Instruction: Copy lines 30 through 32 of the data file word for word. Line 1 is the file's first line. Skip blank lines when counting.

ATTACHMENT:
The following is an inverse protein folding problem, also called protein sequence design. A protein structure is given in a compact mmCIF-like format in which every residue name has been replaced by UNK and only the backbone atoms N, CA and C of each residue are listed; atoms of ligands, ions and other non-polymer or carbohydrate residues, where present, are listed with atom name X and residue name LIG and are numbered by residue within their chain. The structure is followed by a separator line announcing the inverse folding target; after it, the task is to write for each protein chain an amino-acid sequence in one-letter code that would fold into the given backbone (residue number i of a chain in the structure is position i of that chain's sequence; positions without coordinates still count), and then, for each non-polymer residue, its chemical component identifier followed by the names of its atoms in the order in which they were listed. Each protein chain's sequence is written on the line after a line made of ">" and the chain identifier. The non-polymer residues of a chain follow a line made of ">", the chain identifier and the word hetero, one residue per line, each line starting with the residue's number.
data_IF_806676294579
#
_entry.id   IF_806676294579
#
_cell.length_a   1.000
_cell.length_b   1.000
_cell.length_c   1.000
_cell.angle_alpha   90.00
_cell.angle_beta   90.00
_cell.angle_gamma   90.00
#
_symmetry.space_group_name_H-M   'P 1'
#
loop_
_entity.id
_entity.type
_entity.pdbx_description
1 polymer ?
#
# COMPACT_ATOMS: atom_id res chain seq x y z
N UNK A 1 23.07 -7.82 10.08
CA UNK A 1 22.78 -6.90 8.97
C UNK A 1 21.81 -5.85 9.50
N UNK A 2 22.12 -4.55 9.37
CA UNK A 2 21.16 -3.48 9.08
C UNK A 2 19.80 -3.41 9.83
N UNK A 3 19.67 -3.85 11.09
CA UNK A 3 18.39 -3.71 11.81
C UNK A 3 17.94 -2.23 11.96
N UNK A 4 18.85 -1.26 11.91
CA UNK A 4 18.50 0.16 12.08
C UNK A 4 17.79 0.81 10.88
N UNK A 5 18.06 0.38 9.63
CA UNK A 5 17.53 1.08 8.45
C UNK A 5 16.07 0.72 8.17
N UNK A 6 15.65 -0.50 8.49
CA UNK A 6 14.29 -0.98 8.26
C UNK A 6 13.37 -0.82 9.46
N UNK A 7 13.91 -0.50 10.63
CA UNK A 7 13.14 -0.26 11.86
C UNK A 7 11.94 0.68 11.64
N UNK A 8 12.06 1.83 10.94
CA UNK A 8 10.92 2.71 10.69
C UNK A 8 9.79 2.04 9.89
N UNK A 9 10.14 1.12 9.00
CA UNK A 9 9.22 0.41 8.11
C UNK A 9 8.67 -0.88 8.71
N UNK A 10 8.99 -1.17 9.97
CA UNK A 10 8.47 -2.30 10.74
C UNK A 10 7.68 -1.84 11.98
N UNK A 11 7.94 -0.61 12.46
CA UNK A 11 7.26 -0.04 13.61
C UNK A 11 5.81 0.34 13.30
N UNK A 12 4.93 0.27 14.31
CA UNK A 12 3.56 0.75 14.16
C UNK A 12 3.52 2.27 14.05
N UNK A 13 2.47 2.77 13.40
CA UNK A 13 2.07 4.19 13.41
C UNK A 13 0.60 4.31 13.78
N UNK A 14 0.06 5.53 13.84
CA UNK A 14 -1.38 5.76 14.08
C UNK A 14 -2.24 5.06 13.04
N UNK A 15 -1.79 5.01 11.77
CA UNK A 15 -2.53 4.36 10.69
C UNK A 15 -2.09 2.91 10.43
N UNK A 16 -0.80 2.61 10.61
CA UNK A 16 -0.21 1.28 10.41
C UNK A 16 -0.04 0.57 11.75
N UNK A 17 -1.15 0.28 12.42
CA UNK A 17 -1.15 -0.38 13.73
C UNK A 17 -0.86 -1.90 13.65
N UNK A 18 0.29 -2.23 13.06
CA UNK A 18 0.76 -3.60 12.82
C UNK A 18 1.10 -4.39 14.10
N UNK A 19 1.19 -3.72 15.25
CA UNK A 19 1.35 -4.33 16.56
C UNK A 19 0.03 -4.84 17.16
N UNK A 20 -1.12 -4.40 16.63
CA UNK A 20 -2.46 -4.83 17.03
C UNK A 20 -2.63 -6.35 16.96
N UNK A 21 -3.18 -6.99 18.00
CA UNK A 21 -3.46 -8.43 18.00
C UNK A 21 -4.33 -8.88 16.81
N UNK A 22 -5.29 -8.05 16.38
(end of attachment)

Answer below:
C UNK A 3 17.94 -2.23 11.96
N UNK A 4 18.85 -1.26 11.91
CA UNK A 4 18.50 0.16 12.08